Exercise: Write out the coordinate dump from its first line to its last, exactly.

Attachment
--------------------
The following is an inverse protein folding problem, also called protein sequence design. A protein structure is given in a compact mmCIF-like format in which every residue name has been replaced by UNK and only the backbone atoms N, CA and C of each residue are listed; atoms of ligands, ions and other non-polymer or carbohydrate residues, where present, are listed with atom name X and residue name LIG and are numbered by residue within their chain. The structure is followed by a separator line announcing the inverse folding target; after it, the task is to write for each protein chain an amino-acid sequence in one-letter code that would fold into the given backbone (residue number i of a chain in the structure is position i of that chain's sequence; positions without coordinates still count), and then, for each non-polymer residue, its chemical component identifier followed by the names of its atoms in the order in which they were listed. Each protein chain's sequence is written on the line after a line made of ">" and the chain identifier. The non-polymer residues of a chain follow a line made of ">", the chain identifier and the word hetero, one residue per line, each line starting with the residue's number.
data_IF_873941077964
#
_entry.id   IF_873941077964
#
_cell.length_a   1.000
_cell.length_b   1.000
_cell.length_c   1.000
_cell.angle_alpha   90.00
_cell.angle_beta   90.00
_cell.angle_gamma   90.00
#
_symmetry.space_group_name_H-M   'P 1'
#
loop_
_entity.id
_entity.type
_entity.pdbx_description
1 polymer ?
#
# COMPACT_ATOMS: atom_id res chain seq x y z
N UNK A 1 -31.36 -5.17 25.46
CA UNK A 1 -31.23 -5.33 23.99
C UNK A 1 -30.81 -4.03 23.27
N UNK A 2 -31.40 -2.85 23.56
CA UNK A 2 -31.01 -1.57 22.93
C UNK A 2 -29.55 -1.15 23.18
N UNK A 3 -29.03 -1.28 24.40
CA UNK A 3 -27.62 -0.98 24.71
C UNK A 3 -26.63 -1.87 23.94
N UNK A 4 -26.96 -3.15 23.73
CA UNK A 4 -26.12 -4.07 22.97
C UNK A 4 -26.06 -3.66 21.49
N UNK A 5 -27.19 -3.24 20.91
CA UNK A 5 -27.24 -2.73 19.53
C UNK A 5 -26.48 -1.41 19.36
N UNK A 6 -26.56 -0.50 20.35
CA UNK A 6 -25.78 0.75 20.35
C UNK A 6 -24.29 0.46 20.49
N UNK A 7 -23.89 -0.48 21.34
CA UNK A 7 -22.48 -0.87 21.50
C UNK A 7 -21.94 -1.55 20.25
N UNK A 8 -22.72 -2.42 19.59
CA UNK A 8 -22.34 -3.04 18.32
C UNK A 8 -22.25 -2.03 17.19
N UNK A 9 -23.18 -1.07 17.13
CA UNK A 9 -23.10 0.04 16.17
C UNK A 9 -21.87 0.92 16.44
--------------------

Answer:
The following is an inverse protein folding problem, also called protein sequence design. A protein structure is given in a compact mmCIF-like format in which every residue name has been replaced by UNK and only the backbone atoms N, CA and C of each residue are listed; atoms of ligands, ions and other non-polymer or carbohydrate residues, where present, are listed with atom name X and residue name LIG and are numbered by residue within their chain. The structure is followed by a separator line announcing the inverse folding target; after it, the task is to write for each protein chain an amino-acid sequence in one-letter code that would fold into the given backbone (residue number i of a chain in the structure is position i of that chain's sequence; positions without coordinates still count), and then, for each non-polymer residue, its chemical component identifier followed by the names of its atoms in the order in which they were listed. Each protein chain's sequence is written on the line after a line made of ">" and the chain identifier. The non-polymer residues of a chain follow a line made of ">", the chain identifier and the word hetero, one residue per line, each line starting with the residue's number.
data_IF_873941077964
#
_entry.id   IF_873941077964
#
_cell.length_a   1.000
_cell.length_b   1.000
_cell.length_c   1.000
_cell.angle_alpha   90.00
_cell.angle_beta   90.00
_cell.angle_gamma   90.00
#
_symmetry.space_group_name_H-M   'P 1'
#
loop_
_entity.id
_entity.type
_entity.pdbx_description
1 polymer ?
#
# COMPACT_ATOMS: atom_id res chain seq x y z
N UNK A 1 -31.36 -5.17 25.46
CA UNK A 1 -31.23 -5.33 23.99
C UNK A 1 -30.81 -4.03 23.27
N UNK A 2 -31.40 -2.85 23.56
CA UNK A 2 -31.01 -1.57 22.93
C UNK A 2 -29.55 -1.15 23.18
N UNK A 3 -29.03 -1.28 24.40
CA UNK A 3 -27.62 -0.98 24.71
C UNK A 3 -26.63 -1.87 23.94
N UNK A 4 -26.96 -3.15 23.73
CA UNK A 4 -26.12 -4.07 22.97
C UNK A 4 -26.06 -3.66 21.49
N UNK A 5 -27.19 -3.24 20.91
CA UNK A 5 -27.24 -2.73 19.53
C UNK A 5 -26.48 -1.41 19.36
N UNK A 6 -26.56 -0.50 20.35
CA UNK A 6 -25.78 0.75 20.35
C UNK A 6 -24.29 0.46 20.49
N UNK A 7 -23.89 -0.48 21.34
CA UNK A 7 -22.48 -0.87 21.50
C UNK A 7 -21.94 -1.55 20.25
N UNK A 8 -22.72 -2.42 19.59
CA UNK A 8 -22.34 -3.04 18.32
C UNK A 8 -22.25 -2.03 17.19
N UNK A 9 -23.18 -1.07 17.13
CA UNK A 9 -23.10 0.04 16.17
C UNK A 9 -21.87 0.92 16.44